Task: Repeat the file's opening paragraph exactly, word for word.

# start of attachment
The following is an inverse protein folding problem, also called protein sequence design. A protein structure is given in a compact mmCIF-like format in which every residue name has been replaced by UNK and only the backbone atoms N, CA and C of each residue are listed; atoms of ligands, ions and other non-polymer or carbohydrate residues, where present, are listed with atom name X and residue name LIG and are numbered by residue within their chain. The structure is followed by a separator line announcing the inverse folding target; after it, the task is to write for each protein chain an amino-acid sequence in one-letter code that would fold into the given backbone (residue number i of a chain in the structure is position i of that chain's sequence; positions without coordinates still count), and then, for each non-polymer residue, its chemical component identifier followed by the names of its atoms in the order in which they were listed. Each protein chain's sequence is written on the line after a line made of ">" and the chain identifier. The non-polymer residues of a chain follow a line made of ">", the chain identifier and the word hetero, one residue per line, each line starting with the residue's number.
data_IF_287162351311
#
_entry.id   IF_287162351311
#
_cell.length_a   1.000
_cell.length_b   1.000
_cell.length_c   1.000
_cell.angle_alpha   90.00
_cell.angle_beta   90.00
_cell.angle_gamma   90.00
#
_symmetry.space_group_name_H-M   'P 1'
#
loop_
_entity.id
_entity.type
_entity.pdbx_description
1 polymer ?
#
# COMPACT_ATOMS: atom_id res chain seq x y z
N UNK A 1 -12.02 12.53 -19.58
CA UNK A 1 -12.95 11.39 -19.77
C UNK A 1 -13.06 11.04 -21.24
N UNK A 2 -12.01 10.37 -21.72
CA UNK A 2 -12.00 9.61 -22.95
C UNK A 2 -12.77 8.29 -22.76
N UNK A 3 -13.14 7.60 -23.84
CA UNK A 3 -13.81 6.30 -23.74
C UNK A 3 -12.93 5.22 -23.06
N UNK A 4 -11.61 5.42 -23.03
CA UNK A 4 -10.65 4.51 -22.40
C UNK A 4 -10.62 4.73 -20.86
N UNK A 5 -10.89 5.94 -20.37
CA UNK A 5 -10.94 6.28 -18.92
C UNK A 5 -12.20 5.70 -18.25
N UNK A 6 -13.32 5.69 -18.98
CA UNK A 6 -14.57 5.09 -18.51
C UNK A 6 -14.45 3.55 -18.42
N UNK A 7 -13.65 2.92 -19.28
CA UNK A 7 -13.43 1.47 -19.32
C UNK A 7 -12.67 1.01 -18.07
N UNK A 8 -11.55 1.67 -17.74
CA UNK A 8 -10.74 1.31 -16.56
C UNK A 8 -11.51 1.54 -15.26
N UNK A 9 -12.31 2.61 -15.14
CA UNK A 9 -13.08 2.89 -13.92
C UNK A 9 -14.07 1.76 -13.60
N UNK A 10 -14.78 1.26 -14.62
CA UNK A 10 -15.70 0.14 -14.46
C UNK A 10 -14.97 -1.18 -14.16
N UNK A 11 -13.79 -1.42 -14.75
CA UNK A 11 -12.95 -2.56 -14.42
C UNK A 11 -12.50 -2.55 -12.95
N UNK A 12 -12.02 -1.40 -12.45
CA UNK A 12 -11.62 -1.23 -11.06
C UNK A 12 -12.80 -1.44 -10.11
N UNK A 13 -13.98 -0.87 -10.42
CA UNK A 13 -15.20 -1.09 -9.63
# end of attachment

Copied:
The following is an inverse protein folding problem, also called protein sequence design. A protein structure is given in a compact mmCIF-like format in which every residue name has been replaced by UNK and only the backbone atoms N, CA and C of each residue are listed; atoms of ligands, ions and other non-polymer or carbohydrate residues, where present, are listed with atom name X and residue name LIG and are numbered by residue within their chain. The structure is followed by a separator line announcing the inverse folding target; after it, the task is to write for each protein chain an amino-acid sequence in one-letter code that would fold into the given backbone (residue number i of a chain in the structure is position i of that chain's sequence; positions without coordinates still count), and then, for each non-polymer residue, its chemical component identifier followed by the names of its atoms in the order in which they were listed. Each protein chain's sequence is written on the line after a line made of ">" and the chain identifier. The non-polymer residues of a chain follow a line made of ">", the chain identifier and the word hetero, one residue per line, each line starting with the residue's number.